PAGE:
Snow also thought that Robert Oppenheimer's real tragedy was not his sidelining or victimization during the 1950s witch hunts but the fact that he would have thrown away all his fame, brilliance and glory if he had the privilege to make one timeless discovery like Pauli's exclusion principle.

Another book with Snow in it is a fascinating piece of "scientific fiction" written by John Casti. "The Cambridge Quintet: A Work Of Scientific Speculation" features four famous scientists and intellectuals- Ludwig Wittgenstein, Erwin Schrödinger, J B S Haldane and Alan Turing- being invited over to Snow's house for a multi-course dinner. As the dinner unfolds, so do the conversations between these stalwarts. The topic is artificial intelligence, and the participants hold forth in myriad and fascinating ways on the subject with excursions that not surprisingly take them into avenues like the philosophy of mind and language, epistemology and metaphysical questions. Very much worth reading.

In any case, I am looking forward to reading The Two Cultures again and writing about it. Anyone who is interested is more than welcome. The entire lecture is 50 pages and could be read in a few hours of thoughtful contemplation. The topic is as relevant today as it was then, which explains the lecture's enduring appeal. The consequences though could be vastly more pronounced.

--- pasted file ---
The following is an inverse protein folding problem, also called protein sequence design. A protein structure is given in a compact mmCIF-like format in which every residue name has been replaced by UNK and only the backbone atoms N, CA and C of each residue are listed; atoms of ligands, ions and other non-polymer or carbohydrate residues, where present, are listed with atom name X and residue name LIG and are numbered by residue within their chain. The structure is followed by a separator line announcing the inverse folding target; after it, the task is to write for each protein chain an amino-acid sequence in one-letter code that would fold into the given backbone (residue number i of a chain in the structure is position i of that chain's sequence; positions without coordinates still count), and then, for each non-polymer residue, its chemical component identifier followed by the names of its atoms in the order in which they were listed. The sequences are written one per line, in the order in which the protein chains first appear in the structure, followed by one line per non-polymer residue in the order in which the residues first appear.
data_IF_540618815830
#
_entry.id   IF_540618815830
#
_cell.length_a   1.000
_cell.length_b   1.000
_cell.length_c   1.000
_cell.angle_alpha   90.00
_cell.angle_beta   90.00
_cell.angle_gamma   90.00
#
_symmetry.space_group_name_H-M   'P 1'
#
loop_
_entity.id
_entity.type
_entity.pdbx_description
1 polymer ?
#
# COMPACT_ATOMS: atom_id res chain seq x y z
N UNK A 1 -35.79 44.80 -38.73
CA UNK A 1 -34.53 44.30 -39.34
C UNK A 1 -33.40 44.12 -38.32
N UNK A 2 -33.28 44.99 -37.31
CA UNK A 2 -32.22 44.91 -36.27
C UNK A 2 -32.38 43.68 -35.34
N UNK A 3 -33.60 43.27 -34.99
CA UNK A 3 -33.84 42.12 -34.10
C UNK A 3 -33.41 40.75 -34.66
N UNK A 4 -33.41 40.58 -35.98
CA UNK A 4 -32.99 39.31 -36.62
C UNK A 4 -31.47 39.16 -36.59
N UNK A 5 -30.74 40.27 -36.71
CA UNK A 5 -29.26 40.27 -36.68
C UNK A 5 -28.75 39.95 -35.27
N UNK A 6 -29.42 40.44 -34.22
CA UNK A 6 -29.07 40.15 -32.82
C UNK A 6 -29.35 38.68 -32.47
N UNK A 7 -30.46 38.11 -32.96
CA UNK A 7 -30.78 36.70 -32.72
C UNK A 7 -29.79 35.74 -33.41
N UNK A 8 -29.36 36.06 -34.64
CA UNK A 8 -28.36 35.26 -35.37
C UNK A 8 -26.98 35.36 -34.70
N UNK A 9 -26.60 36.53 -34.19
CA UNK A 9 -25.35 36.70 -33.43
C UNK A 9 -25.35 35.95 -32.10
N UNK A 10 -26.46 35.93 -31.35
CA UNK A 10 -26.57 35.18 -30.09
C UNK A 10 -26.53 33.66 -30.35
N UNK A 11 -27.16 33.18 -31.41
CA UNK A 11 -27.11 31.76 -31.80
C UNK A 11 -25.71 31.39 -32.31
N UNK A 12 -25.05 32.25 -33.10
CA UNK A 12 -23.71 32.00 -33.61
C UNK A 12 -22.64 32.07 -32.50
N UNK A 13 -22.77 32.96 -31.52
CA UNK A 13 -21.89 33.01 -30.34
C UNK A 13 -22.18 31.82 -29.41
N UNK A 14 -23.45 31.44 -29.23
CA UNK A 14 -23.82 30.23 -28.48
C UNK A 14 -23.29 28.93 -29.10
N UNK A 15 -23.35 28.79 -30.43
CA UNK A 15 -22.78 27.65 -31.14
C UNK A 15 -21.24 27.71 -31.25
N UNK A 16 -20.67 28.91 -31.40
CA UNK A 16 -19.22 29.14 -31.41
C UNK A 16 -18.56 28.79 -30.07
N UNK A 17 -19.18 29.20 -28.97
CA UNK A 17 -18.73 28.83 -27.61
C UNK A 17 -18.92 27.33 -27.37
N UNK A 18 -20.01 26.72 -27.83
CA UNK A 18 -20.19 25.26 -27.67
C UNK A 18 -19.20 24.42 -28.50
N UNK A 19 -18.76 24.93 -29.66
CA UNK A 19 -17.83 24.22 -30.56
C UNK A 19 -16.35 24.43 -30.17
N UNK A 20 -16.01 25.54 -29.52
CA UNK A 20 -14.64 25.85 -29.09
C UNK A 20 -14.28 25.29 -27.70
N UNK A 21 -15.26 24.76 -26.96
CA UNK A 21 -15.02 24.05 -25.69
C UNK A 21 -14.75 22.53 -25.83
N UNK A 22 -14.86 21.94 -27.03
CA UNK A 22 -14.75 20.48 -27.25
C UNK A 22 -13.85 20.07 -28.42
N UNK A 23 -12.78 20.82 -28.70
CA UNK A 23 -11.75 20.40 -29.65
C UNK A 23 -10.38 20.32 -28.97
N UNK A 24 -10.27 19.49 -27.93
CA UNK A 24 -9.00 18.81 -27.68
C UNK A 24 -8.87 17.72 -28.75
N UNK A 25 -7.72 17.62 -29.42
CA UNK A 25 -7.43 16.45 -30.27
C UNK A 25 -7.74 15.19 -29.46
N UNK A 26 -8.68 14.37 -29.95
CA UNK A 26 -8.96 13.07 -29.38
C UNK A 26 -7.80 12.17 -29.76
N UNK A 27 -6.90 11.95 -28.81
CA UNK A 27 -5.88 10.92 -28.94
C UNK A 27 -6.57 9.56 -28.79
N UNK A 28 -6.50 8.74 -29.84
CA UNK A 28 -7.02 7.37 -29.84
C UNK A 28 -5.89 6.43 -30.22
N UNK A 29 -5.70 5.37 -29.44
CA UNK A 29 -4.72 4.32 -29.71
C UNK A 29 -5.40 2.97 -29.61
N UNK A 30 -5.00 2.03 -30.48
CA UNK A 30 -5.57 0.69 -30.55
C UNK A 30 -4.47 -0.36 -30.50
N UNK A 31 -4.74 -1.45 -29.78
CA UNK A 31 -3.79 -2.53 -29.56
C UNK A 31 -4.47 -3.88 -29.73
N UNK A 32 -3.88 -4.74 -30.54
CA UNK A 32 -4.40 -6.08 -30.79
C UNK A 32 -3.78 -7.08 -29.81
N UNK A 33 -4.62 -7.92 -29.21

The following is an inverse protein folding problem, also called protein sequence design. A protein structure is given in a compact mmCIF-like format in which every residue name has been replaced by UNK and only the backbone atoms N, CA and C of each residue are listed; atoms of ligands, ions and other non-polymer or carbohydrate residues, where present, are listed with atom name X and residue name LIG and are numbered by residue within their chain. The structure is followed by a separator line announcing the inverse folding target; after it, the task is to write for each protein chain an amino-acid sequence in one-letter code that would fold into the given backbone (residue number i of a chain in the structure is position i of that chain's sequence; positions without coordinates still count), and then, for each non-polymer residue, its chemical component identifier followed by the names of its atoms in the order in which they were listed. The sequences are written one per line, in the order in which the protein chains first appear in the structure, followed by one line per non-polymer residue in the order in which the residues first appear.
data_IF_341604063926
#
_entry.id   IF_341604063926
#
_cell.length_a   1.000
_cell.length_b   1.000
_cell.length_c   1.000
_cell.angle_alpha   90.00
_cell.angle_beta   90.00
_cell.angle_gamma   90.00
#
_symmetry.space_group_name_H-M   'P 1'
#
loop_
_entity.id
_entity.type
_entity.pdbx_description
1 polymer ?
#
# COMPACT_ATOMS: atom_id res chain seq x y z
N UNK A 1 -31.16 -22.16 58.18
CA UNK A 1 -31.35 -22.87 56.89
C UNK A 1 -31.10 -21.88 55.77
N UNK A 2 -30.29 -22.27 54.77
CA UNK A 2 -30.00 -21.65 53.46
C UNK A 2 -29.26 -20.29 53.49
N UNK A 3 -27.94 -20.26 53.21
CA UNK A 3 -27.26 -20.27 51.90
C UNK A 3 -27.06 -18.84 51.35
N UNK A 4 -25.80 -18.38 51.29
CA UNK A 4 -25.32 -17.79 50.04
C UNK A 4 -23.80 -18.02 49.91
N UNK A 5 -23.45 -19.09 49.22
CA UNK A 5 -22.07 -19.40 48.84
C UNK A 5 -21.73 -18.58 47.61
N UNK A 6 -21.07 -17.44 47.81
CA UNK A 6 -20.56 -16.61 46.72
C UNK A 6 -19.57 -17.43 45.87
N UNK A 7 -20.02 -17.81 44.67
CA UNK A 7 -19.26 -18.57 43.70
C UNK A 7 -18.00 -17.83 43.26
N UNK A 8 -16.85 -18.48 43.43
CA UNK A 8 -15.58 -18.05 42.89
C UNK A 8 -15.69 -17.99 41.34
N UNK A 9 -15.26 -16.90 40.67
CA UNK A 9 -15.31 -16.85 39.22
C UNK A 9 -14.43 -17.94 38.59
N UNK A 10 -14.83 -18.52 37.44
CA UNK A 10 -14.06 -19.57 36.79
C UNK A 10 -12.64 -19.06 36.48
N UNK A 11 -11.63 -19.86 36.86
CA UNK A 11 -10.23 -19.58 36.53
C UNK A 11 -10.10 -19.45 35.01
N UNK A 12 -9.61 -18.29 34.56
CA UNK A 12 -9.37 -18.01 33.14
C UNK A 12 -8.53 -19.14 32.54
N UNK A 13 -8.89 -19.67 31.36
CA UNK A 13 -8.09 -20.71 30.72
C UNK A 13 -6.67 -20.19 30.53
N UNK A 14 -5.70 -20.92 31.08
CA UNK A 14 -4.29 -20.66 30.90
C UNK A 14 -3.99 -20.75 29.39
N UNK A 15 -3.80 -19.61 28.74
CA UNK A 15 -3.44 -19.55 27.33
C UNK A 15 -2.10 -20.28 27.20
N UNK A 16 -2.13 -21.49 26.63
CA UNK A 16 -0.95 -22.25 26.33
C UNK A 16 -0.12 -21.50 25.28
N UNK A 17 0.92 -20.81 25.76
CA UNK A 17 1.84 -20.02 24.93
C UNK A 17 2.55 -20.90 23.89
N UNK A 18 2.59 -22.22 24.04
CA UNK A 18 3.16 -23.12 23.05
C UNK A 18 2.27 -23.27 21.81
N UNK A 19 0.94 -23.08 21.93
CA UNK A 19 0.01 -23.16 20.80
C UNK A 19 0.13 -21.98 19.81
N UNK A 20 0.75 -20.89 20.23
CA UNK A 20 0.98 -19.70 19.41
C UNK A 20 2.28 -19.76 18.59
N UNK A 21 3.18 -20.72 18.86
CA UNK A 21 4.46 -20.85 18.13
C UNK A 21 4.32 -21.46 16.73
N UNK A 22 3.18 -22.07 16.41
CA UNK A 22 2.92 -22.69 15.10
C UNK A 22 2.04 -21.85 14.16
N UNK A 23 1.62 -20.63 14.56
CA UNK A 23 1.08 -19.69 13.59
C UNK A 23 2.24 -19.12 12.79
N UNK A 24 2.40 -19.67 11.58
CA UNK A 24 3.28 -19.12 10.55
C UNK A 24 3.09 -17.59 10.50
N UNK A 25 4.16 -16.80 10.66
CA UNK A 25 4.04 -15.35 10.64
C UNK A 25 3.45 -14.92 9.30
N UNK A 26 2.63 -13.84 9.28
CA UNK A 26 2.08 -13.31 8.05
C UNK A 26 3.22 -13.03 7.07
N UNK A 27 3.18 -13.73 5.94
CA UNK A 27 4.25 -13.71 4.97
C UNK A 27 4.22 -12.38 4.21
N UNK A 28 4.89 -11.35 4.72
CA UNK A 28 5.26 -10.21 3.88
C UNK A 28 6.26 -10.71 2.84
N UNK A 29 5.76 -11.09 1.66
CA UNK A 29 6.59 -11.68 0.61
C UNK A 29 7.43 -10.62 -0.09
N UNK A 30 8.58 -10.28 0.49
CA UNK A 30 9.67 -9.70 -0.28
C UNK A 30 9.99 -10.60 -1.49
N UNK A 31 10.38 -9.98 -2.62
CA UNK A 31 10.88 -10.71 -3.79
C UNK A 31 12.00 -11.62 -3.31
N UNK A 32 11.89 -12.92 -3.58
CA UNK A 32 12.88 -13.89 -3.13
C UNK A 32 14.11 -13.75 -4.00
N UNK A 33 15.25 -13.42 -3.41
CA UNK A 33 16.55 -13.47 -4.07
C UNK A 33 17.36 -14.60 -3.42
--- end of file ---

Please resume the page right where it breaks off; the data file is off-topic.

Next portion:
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Wednesday, April 08, 2009

The long and winding road...

...is at an end, but a new road begins. The last many few years have been difficult in more than one way. Books, science and friends have sustained me well during that time. So many thanks to all those who were involved in myriad ways.